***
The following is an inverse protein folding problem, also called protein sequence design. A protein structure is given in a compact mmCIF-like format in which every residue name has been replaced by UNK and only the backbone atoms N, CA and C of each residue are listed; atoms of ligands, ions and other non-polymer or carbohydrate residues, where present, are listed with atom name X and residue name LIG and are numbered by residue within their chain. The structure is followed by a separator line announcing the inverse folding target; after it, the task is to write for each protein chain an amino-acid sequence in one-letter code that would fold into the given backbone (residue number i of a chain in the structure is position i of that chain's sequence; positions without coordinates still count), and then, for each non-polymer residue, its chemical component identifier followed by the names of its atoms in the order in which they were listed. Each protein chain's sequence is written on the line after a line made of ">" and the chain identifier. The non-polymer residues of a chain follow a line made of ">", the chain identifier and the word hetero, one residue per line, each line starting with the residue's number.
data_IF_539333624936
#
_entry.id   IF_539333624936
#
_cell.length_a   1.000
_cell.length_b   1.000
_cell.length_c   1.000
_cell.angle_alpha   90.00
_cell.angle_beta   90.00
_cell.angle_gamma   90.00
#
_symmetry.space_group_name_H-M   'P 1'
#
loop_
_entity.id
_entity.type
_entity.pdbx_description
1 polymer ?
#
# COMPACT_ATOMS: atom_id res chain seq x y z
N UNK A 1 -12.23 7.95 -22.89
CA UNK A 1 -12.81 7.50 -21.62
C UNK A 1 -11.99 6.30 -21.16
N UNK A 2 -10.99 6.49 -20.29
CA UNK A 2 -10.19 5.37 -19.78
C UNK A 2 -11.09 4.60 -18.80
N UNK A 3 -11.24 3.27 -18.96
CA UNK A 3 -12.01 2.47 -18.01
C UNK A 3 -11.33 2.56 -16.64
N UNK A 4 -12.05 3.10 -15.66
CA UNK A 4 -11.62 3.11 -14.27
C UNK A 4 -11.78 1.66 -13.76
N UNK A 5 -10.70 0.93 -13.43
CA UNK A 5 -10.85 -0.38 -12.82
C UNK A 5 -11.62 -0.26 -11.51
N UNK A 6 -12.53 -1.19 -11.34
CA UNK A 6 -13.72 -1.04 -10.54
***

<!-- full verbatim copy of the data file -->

The following is an inverse protein folding problem, also called protein sequence design. A protein structure is given in a compact mmCIF-like format in which every residue name has been replaced by UNK and only the backbone atoms N, CA and C of each residue are listed; atoms of ligands, ions and other non-polymer or carbohydrate residues, where present, are listed with atom name X and residue name LIG and are numbered by residue within their chain. The structure is followed by a separator line announcing the inverse folding target; after it, the task is to write for each protein chain an amino-acid sequence in one-letter code that would fold into the given backbone (residue number i of a chain in the structure is position i of that chain's sequence; positions without coordinates still count), and then, for each non-polymer residue, its chemical component identifier followed by the names of its atoms in the order in which they were listed. Each protein chain's sequence is written on the line after a line made of ">" and the chain identifier. The non-polymer residues of a chain follow a line made of ">", the chain identifier and the word hetero, one residue per line, each line starting with the residue's number.
data_IF_539333624936
#
_entry.id   IF_539333624936
#
_cell.length_a   1.000
_cell.length_b   1.000
_cell.length_c   1.000
_cell.angle_alpha   90.00
_cell.angle_beta   90.00
_cell.angle_gamma   90.00
#
_symmetry.space_group_name_H-M   'P 1'
#
loop_
_entity.id
_entity.type
_entity.pdbx_description
1 polymer ?
#
# COMPACT_ATOMS: atom_id res chain seq x y z
N UNK A 1 -12.23 7.95 -22.89
CA UNK A 1 -12.81 7.50 -21.62
C UNK A 1 -11.99 6.30 -21.16
N UNK A 2 -10.99 6.49 -20.29
CA UNK A 2 -10.19 5.37 -19.78
C UNK A 2 -11.09 4.60 -18.80
N UNK A 3 -11.24 3.27 -18.96
CA UNK A 3 -12.01 2.47 -18.01
C UNK A 3 -11.33 2.56 -16.64
N UNK A 4 -12.05 3.10 -15.66
CA UNK A 4 -11.62 3.11 -14.27
C UNK A 4 -11.78 1.66 -13.76
N UNK A 5 -10.70 0.93 -13.43
CA UNK A 5 -10.85 -0.38 -12.82
C UNK A 5 -11.62 -0.26 -11.51
N UNK A 6 -12.53 -1.19 -11.34
CA UNK A 6 -13.72 -1.04 -10.54